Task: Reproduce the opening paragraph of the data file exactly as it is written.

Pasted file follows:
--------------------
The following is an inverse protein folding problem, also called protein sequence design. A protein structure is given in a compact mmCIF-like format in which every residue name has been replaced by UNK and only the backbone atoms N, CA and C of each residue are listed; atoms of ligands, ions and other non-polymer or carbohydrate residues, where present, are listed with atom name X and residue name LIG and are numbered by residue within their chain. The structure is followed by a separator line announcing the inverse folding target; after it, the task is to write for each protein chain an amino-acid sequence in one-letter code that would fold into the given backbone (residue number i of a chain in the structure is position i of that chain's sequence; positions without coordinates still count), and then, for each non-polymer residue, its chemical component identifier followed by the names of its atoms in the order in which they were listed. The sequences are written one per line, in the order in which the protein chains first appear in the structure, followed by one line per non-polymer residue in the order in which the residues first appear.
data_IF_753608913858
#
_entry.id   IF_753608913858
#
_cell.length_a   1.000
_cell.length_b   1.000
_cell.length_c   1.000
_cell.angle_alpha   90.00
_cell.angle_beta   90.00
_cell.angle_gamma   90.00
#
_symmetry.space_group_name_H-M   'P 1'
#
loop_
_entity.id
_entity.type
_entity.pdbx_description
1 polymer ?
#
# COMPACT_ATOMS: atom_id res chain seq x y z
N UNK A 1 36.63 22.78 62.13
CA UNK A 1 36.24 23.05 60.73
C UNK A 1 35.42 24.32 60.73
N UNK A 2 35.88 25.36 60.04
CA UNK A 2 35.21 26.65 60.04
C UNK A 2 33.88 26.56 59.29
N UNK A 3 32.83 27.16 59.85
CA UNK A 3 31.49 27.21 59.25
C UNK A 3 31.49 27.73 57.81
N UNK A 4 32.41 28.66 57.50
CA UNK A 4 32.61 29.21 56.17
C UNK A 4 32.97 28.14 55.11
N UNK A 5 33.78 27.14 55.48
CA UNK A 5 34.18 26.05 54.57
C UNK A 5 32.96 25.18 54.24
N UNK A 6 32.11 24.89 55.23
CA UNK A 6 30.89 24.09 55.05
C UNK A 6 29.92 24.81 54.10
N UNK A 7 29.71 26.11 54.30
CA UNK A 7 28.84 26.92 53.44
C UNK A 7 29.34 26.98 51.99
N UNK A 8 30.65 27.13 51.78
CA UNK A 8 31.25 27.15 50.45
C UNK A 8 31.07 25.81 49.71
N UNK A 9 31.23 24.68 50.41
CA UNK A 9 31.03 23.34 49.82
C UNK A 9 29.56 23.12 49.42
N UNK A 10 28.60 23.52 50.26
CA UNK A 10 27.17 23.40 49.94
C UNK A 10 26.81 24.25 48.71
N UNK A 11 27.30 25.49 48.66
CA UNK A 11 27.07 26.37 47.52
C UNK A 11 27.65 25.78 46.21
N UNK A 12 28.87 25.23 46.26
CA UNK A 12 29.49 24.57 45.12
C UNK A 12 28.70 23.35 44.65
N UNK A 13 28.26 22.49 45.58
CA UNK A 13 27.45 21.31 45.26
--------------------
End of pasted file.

The following is an inverse protein folding problem, also called protein sequence design. A protein structure is given in a compact mmCIF-like format in which every residue name has been replaced by UNK and only the backbone atoms N, CA and C of each residue are listed; atoms of ligands, ions and other non-polymer or carbohydrate residues, where present, are listed with atom name X and residue name LIG and are numbered by residue within their chain. The structure is followed by a separator line announcing the inverse folding target; after it, the task is to write for each protein chain an amino-acid sequence in one-letter code that would fold into the given backbone (residue number i of a chain in the structure is position i of that chain's sequence; positions without coordinates still count), and then, for each non-polymer residue, its chemical component identifier followed by the names of its atoms in the order in which they were listed. The sequences are written one per line, in the order in which the protein chains first appear in the structure, followed by one line per non-polymer residue in the order in which the residues first appear.